Luda C. Gelas
August 14, 2010
Luda Gelas passed away peacefully on Friday, July 30 at her home in Basalt. Born a French citizen in Geneva, Switzerland on March 19, 1929 she was the fifth child of Dr. Jean Gelas and his wife Germaine.
She grew up in Thonon-les-Bains (France) surrounded by loving parents and eight brothers and sisters. Like many children growing up at this time, she was profoundly marked by the suffering brought on by World War II. In admiration of her mother and father, who were respectively a nurse and surgeon, she decided early on to pursue a medical career. Although already a rebellious young woman (she refused to wear her compulsory school uniform), she managed to graduate magna cum laude in the field of anaesthesiology at nursing school in Paris. She then decided to complete her degree in the U.S.
She went to the Mayo Clinic in Rochester, Minn. in the early ’50s where she spent 12 years studying advanced anaesthesiology. She took part in one of the first heart-bypass surgeries with Dr. John Kirklin and she was involved in new cancer-surgery procedures with Dr. Claude Dixon, who became her mentor in the U.S.
After having worked in Boston and Texas, she took a position at Aspen Valley Hospital in the early sixties when it was still a small country facility dealing mostly with ski accidents and routine illness. Luda discovered that she could save the lives of any critical patients by accompanying them on their transfer to larger hospitals in Denver or Grand Junction. She accompanied patients on many harrowing flights in small planes through the mountains, giving expert emergency care with a method she devised.
Luda retired from Aspen Valley Hospital in the early ’90s after more than 40 years dedicated to her patients. Her strong temperament and continuous commitment commanded respect from all with whom she worked. She was passionate about her job and enjoyed it thoroughly to the end.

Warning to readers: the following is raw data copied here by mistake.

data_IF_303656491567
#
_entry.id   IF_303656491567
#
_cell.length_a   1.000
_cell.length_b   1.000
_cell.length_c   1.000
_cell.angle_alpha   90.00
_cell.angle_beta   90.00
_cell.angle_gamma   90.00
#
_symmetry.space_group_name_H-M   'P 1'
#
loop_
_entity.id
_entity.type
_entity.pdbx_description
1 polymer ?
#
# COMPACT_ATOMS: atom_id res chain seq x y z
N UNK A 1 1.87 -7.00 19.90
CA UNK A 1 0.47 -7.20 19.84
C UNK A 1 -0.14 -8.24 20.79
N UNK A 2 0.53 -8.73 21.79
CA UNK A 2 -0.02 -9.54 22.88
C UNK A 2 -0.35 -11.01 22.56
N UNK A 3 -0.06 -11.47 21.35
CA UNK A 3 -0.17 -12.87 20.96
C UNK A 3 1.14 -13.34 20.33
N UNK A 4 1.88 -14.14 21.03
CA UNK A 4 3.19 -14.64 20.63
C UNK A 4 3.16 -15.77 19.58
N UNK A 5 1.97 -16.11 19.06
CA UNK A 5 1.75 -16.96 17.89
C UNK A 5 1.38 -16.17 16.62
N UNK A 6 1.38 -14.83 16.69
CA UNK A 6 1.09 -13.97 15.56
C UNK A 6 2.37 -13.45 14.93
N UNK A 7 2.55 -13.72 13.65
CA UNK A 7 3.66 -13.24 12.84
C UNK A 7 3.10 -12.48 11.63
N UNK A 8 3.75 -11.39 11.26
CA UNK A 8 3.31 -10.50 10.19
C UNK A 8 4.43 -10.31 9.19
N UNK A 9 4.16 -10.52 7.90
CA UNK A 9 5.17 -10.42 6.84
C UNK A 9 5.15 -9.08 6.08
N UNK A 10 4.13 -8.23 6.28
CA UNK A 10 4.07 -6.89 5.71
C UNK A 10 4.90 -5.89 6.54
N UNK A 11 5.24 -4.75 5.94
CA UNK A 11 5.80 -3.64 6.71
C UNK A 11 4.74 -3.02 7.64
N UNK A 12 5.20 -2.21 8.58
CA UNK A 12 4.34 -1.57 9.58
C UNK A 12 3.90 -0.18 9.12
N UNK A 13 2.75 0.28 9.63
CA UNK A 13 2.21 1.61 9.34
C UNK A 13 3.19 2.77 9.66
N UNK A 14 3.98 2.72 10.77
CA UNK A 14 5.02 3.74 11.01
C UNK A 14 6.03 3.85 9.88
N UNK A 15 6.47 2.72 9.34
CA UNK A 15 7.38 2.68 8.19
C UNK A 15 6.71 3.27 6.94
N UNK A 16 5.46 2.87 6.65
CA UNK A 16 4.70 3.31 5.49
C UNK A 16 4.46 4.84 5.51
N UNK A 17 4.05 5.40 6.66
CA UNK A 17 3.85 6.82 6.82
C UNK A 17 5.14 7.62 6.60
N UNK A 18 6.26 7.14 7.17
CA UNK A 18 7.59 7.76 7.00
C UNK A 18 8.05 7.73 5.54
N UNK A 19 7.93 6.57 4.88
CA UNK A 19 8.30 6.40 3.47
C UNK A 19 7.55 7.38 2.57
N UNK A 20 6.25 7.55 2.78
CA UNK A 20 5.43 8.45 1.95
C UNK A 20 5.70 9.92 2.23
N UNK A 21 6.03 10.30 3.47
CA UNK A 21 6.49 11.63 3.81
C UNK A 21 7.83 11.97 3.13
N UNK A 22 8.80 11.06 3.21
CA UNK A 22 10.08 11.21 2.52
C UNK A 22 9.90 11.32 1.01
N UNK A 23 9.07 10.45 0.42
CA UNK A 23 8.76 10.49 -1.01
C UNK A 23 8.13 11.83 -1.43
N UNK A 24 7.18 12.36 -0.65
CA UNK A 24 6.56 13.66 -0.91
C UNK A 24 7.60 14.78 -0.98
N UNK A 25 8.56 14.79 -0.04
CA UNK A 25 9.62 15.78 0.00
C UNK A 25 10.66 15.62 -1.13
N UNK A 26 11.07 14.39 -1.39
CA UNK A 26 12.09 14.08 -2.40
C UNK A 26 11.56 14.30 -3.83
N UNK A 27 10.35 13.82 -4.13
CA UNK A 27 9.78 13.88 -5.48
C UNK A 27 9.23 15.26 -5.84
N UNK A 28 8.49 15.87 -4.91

When not working, Luda was an inveterate card player who did not like to lose! She enjoyed the company of her family and many friends, including the Benedict and Dixon families. She travelled regularly to France, Mexico and the Caribbean, where she sailed with her French family.
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Luda loved welcoming young people, including her many nephews, nieces and family friends, offering guidance, advice and good food and comfortable beds (when these were not occupied by her adored dogs !)
In the early eighties, Luda applied for American nationality and became a proud citizen of the country that welcomed her 30 years before. Although she maintained close links with France and her family there, it was important for Luda to be able to vote and to take part in American life as a full-fledged citizen.
Determination, kindness, fun and independence are four adjectives which aptly describe Luda’s estimable personality.
Her health deteriorated severely over the last three years but Luda still managed to retain control of her life by having carefully planned for her future.
Her family would like to particularly thank Kaye, Carrie and Kelly Kuersten, three sisters who kindly provided attentive care to Luda over these years. They would also like to show their appreciation to Dr. Eric and Roxanne Willsky and Frosty and Carly Merriott, who were precious friends that showed unwavering support to Luda.
Luda Gelas is survived by her sisters Françoise Daulne, Madeleine Bottu, Dominique Bernhardt and Marie-Therese Decouvelaere and her brothers Jean-Pierre and Daniel Gelas, and their families.
A memorial Mass for Luda will be held on Aug. 27, 2010 at 2 p.m. at Saint Vincent de Paul Church, 250 Midland Ave., Basalt. In lieu of flowers, donations may be made to The American Red Cross at: http://www.redcross.org.
Luda will forever remain in our hearts and prayers. We will miss her very much.